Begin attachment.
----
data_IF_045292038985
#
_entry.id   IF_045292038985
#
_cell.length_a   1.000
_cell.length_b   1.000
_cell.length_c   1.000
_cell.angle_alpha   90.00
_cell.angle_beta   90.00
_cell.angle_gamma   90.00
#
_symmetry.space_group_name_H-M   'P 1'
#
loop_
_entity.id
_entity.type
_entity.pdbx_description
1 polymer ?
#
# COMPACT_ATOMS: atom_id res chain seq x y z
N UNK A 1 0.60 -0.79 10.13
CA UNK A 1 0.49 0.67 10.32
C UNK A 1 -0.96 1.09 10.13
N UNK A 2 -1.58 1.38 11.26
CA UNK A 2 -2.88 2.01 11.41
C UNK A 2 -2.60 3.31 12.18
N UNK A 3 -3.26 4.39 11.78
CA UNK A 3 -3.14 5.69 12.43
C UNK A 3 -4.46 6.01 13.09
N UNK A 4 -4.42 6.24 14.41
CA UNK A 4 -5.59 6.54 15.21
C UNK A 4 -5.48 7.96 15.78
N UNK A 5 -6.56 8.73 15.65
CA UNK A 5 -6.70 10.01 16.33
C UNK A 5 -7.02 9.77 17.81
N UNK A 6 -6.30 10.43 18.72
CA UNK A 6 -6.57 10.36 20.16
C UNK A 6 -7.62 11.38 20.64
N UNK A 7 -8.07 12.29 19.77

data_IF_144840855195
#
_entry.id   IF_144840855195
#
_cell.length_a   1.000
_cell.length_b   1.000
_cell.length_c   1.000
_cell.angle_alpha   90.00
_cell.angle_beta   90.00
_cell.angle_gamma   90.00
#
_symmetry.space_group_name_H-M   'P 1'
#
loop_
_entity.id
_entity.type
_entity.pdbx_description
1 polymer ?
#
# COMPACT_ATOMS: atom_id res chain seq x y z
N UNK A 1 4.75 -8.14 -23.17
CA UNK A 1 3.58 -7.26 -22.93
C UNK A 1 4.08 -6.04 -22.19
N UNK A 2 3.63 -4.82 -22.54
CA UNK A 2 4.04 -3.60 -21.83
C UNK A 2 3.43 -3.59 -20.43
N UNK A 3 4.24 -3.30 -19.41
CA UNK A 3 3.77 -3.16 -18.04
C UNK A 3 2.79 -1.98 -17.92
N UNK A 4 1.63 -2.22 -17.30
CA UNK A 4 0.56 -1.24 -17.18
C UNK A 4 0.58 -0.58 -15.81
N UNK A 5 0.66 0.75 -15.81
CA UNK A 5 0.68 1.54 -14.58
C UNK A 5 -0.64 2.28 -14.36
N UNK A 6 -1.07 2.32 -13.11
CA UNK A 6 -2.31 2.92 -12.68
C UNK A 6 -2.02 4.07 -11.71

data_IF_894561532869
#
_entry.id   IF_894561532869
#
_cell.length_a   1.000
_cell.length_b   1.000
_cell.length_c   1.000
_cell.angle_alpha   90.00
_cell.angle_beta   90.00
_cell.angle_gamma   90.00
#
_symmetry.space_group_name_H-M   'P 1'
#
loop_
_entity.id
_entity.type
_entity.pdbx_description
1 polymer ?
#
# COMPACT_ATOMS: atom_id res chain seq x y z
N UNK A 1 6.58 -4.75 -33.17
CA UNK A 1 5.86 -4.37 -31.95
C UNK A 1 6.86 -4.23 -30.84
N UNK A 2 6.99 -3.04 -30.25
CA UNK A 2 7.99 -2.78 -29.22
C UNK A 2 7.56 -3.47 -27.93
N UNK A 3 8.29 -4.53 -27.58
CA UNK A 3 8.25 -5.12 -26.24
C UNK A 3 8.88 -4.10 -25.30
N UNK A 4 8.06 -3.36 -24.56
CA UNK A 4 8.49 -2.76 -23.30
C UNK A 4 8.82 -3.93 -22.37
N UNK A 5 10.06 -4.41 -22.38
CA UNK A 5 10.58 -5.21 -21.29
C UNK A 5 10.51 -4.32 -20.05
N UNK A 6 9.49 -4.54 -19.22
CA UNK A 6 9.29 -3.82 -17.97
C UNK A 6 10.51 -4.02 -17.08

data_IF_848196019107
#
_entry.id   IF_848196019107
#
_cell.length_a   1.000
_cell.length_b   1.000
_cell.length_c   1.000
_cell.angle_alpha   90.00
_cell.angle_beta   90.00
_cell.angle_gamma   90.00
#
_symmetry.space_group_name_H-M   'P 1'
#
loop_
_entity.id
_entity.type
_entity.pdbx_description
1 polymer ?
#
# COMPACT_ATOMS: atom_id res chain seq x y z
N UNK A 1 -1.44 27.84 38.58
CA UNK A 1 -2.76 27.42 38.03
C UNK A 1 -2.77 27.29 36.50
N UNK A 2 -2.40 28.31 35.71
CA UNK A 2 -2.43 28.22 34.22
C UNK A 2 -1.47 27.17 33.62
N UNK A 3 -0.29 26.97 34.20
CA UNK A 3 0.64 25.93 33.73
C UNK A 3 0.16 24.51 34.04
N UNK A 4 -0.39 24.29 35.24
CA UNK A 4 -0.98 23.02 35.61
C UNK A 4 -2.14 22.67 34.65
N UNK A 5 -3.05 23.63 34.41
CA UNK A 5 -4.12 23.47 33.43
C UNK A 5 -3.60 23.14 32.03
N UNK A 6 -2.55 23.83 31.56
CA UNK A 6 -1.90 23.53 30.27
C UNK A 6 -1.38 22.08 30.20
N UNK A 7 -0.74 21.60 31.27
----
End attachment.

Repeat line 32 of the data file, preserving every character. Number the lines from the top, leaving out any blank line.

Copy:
C UNK A 4 -5.48 7.96 15.78